Standard theory for how the continents drifted apart shows that what is now Madagascar would have been long separated by ocean from South America during Beelzebufo’s time. And frogs can’t survive long in salt, bottled or soda water. Krause contends the giant frog provides evidence for competing theories that some bridge still connected the land masses that late in time, perhaps via an Antarctica that was much warmer than today. As for myself, I don’t really have a take on this theory-I’ll just cross that bridge when I come to it. It brings to mind this scenario-two frogs are chatting and one says to the other, “I’m having a really tough time talking-it’s like a have a person in my throat.”

So that’s our report for today. I like to bring to the forefront the important news items of the day and I think a frog the size of a Buick qualifies in that department. And this guy dished out warts the size of Baron Davis . So enjoy the colors of the morning sky, congratulations to NCAA basketball champions Kansas and Tennessee and we’ll catch you for some north coast action on Friday. Aloha.

April 6, 2008

I’ll Get Back To You When HeliSkiing Freezes Over

Good Monday and welcome to a special edition of Sunrise Santa Cruz. On Friday I mentioned the possibility of some major snow action on the blog and today, despite the presence of major league baseball, reality TV and global warming, I am bringing you the motherlode. Today (April 7) is my youngest brother Brad’s 49th birthday. He is the President, General Manager and the head Pastry Chef at People Productions in Boulder, Colorado. So in honor of the day he popped out of our mother’s womb he is going to honor us with a guest blog. So here now is a fine young man who has been like a brother to me, Brad Gilbert, in his own words.

My name is Brad and I have a problem. I’m addicted to powder (no, not that kind). I’m a snowboarder and I can’t get enough of the white fluffy stuff otherwise known as snow. To feed my addiction, I live in Colorado and spend all winter chasing storms around the state. However, when Colorado hits a dry spell or I really need a big fix, I head north of the border to the province of British Columbia, Canada to do a little heliskiing.

British Columbia is the birthplace of heliskiing and skiers and boarders from all over the world flock their every winter for good reason. The combination of tremendous snow (typically 40-60 feet a year) falling on relatively low altitude mountains (easier for the helicopter and people’s lungs) makes for ideal heliskiing conditions. Add to that the easy access and very friendly locals and you have a powder mecca.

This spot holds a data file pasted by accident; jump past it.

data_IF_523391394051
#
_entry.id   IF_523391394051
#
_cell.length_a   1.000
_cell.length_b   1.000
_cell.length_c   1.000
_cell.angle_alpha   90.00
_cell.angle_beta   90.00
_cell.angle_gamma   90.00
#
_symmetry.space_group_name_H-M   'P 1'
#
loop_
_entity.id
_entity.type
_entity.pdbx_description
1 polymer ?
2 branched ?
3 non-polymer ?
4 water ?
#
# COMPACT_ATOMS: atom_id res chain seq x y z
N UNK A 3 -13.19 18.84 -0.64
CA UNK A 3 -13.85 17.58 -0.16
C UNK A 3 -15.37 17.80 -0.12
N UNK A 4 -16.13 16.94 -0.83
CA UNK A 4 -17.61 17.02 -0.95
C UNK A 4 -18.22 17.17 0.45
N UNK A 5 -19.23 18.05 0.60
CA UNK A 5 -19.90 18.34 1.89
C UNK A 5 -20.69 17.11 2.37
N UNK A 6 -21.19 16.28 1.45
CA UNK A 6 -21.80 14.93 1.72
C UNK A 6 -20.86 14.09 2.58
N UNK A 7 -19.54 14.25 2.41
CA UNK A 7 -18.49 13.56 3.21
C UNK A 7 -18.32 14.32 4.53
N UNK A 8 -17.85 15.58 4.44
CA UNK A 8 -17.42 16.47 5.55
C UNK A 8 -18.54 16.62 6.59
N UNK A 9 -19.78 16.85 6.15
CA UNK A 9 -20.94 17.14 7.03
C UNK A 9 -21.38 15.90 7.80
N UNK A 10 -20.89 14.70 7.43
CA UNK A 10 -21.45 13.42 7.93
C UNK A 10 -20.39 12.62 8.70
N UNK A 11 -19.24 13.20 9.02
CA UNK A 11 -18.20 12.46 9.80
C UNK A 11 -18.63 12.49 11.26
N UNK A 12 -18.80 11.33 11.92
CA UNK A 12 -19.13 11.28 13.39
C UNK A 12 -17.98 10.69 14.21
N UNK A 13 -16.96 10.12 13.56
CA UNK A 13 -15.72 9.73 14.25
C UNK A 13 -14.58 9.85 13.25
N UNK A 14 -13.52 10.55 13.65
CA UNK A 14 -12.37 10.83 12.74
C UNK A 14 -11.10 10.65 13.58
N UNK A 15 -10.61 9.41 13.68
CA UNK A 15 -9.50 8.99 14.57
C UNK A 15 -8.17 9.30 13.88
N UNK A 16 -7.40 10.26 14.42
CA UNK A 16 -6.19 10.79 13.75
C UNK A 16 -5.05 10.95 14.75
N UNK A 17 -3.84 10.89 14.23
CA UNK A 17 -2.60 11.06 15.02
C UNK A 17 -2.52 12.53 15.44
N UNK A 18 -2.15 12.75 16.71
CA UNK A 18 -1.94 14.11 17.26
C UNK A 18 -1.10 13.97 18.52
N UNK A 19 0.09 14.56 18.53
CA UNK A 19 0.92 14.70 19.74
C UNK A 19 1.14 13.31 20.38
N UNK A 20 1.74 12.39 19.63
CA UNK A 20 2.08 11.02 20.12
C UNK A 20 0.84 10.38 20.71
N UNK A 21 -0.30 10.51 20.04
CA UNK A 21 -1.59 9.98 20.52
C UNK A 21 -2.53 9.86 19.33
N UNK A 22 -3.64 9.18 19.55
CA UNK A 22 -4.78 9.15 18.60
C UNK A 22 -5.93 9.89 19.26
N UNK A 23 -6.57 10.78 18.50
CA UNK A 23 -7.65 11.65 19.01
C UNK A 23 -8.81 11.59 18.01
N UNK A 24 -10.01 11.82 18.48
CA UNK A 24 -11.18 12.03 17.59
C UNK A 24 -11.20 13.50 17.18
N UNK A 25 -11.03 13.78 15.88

The first time I went to BC to heliski I thought it would be a once in a lifetime experience. At the end of the first day I said take my credit card and do whatever you want with it but don’t stop flying. By the end of the trip, the once in a lifetime experience had turned into a once a year requirement. As my friend Kevin says (photo # 5) – “51 weeks of anticipation, 1 week of heaven.”

When I sent Geoffrey some photos of this year’s trip, he said whoa – looks like a guest blog. So here it is…Photo #1 is the view from the lodge out to the helipad. Those mountains lit up in the background are where we head first thing every morning. Since this year’s trip was in January the days were short but the sunrises long. So shot # 2 was actually taken mid morning. Photo #3 is your typical landing spot for the helicopter leaving you on top of a mountain with nothing but peaks and snow in every direction. The typical view from the landing zone would be shot #4 both breathtakingly beautiful and a preview of where we’ll soon be skiing. Photo #5 is what we addicts live for – that’s my friend Kevin living the dream. And shot #6 is me – flying through the air with the greatest of ease – and looking forward to that soft soft landing in the never ending pillows of snow.

So although I just skied two feet of powder this week at Vail, just looking at these pictures has me pining for BC again. Only 40 more weeks to go.

Thank you, brother. Normally I daredevil like myself would be on the next copter with Brad but turns out I’m allergic to avalanches. But wait, there’s more. Not only is today Brad’s special day but it is also the birthday of my favorite son, Jason. He is an 8th grader with a very nice crossover move who attends the #2 public high school (Pacific Collegiate) in the country. He is a tremendous son who still hasn’t beaten me one on one in basketball (although he is getting damn close-it’s humbling when your son blocks your shot) who I couldn’t be any prouder of. Well, that’s not totally true. He told me after the first day of volleyball practice that his coach will having him touching the basketball rim by the end of volleyball season. We’re hoping he’ll be the first Gilbert to dunk. That’s our Everest.

So that’s it for the Gilbert family saga for today. I hope you enjoyed these fabulous snow shots because unless you go up by copter these are views you’ll never see. Personally, I hadn’t seen this much white powder since the early 80′s but that’s another story for another time. So enjoy the Canadian peaks, tonight’s NCAA Finals Game and we’ll catch you for sunrise Wednesday. Happy birthday, boys. To quote my youngest sibling, “BCing you later.”